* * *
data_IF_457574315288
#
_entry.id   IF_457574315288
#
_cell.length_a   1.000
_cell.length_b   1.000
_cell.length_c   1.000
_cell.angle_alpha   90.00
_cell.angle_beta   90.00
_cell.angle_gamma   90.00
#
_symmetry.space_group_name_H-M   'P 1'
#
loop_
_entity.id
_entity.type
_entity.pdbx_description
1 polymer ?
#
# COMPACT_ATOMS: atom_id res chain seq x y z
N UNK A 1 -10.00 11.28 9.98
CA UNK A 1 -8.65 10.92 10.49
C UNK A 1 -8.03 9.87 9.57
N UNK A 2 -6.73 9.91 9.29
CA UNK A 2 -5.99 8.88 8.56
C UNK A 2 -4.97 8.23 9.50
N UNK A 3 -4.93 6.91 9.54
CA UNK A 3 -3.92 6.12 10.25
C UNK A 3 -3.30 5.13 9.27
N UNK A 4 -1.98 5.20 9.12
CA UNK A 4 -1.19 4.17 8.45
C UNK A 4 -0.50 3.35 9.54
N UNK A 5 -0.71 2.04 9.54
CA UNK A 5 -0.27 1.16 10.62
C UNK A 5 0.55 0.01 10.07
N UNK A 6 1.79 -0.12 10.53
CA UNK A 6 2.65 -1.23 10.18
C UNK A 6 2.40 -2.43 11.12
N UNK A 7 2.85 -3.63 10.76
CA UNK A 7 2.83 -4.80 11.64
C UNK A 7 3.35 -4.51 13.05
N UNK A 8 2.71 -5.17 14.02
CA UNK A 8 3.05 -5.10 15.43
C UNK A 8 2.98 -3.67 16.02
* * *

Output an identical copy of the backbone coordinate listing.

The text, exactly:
data_IF_457574315288
#
_entry.id   IF_457574315288
#
_cell.length_a   1.000
_cell.length_b   1.000
_cell.length_c   1.000
_cell.angle_alpha   90.00
_cell.angle_beta   90.00
_cell.angle_gamma   90.00
#
_symmetry.space_group_name_H-M   'P 1'
#
loop_
_entity.id
_entity.type
_entity.pdbx_description
1 polymer ?
#
# COMPACT_ATOMS: atom_id res chain seq x y z
N UNK A 1 -10.00 11.28 9.98
CA UNK A 1 -8.65 10.92 10.49
C UNK A 1 -8.03 9.87 9.57
N UNK A 2 -6.73 9.91 9.29
CA UNK A 2 -5.99 8.88 8.56
C UNK A 2 -4.97 8.23 9.50
N UNK A 3 -4.93 6.91 9.54
CA UNK A 3 -3.92 6.12 10.25
C UNK A 3 -3.30 5.13 9.27
N UNK A 4 -1.98 5.20 9.12
CA UNK A 4 -1.19 4.17 8.45
C UNK A 4 -0.50 3.35 9.54
N UNK A 5 -0.71 2.04 9.54
CA UNK A 5 -0.27 1.16 10.62
C UNK A 5 0.55 0.01 10.07
N UNK A 6 1.79 -0.12 10.53
CA UNK A 6 2.65 -1.23 10.18
C UNK A 6 2.40 -2.43 11.12
N UNK A 7 2.85 -3.63 10.76
CA UNK A 7 2.83 -4.80 11.64
C UNK A 7 3.35 -4.51 13.05
N UNK A 8 2.71 -5.17 14.02
CA UNK A 8 3.05 -5.10 15.43
C UNK A 8 2.98 -3.67 16.02